Angels pitchers are 2-for-12 in interleague play with three more games this weekend against the Dodgers. Ervin Santana, Jered Weaver and Kelvim Escobar will each get in a couple of hacks, that is if they aren’t driven from the games early.
While pitchers’ hits are always hard to come by, Escobar has a conspiracy theory as to why it might be even harder. Scot Shields said pitchers are each sent three bats every year by the bat companies, but Escobar doesn’t use his.
“I don’t think they send good wood to the pitchers,” said Escobar, who has one of the two hits.
News of the Giants using infielder Pedro Feliz at catcher last week got the old brain waves to finally stir. Who would be the Angels third catcher in case of emergency? Manager Mike Scioscia has been asked that question more than a few times in the past few years and has failed to answer it directly. We’ll cross that bridge when we come to it is basically Scioscia’s response. It should come as no surprise that Robb Quinlan is open to donning the gear and playing catcher for a short stretch if necessary.
“I caught in high school a little bit, middle school, junior high school,” said Quinlan, a native of Minnesota. “I’ve been out there a few times to warm up a pitcher when the catcher is putting his stuff on. I’m fine with it. Hopefully it doesn’t come to it.”
Note that current Angels catcher Mike Napoli was listening to Quinlan’s takes on being a catcher. So whose equipment would Quinlan borrow to get behind the plate?
“Probably Napoli’s stuff,” Quinlan said. “It will be a little big on me in the gut area but other than that …”
No way Quinlan was getting away with that one.
“You have a bigger gut on you than I do guy,” Napoli fired back.
Quinlan relented and gave his teammate a little credit.
“Obviously it’s the toughest position in the game to play so it won’t be easy,” Quinlan said.
Cincinnati’s Great American Ballpark is known as a launching pad and the table could be set for some long balls tonight when the Reds play host to the Angels in an interleague matchup. The Reds’ 1-0 victory in 12 innings on Sunday was just the 29th game without a home run in the 356-game history of the ballpark along the Ohio River. In addition to that, there has been just one occasion when there were two consecutive games without a home run (Aug 6-7, 2005, against the Florida Marlins). There have been 922 home runs hit at the Reds’ park in its four-year history. The only other park to allow more over that same time span is the White Sox’s U.S. Cellular Field which has seen 955 home runs.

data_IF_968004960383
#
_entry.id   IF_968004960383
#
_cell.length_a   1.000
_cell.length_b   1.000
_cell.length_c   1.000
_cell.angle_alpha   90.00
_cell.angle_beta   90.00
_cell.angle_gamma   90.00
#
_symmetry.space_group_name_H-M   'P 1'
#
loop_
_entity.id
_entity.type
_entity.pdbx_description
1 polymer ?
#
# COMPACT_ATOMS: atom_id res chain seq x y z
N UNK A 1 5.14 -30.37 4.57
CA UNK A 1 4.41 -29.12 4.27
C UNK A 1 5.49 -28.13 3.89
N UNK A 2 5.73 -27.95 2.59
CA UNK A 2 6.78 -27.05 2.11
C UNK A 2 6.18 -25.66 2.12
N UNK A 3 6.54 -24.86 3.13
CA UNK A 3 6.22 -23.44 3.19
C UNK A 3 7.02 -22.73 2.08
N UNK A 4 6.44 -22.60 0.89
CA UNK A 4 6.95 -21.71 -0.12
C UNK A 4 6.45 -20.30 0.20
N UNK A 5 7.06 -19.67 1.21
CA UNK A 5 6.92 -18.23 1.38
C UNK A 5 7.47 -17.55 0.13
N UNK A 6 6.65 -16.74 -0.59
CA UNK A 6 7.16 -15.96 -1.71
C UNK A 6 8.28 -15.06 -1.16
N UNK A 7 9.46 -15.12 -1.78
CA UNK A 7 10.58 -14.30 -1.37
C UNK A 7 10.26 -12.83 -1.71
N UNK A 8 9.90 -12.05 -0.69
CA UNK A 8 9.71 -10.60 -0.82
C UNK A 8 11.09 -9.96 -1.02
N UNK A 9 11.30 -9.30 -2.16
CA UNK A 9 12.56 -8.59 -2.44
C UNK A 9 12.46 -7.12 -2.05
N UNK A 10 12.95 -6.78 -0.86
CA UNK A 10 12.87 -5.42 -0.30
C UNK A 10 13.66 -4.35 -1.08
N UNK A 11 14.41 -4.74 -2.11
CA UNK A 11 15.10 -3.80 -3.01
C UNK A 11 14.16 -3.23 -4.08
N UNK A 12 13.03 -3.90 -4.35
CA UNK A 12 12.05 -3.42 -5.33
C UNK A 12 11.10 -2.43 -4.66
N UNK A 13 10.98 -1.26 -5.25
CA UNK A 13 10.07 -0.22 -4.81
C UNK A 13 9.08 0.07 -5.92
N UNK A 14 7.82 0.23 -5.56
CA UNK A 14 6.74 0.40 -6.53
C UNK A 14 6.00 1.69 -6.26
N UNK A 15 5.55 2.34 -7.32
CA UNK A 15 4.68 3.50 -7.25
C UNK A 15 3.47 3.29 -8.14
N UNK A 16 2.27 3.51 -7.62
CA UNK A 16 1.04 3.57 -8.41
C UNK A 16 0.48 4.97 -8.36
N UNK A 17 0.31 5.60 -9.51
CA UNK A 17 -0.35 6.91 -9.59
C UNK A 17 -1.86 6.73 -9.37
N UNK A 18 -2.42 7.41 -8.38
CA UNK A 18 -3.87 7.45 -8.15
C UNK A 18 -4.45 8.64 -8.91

So what team will go deep tonight? Reds starter Bronson Arroyo has given up just six home runs this season, but five have come in his last four starts, with two coming in his last outing. Angels starter Kelvim Escobar has given up just three home runs and just one in his last seven starts. Looks like a long ball night is approaching for the Angels.
UPDATE: Casey Kotchman and Gary Matthews Jr. both went deep while the Reds had no home runs Tuesday. In the end, the Reds got the last laugh with a 5-3 victory.
Angels pitchers had plenty to say in the locker room after Ervin Santana’s start on Saturday. It wasn’t that Santana picked up his first road victory that had everybody so talkative. The fact that he had a two-run double had the room buzzing.
“You might be the DH when we get back home,” Scot Shields said across the room.
“Batting champion,” Jered Weaver said while walking past Santana as he was answering postgame questions.
Santana’s double was big news among the pitchers. The starters typically have a friendly wager on who will deliver with the bat in interleague play. As of now, Santana is in front by a comfortable margin. Weaver gets his chance to catch up on Sunday.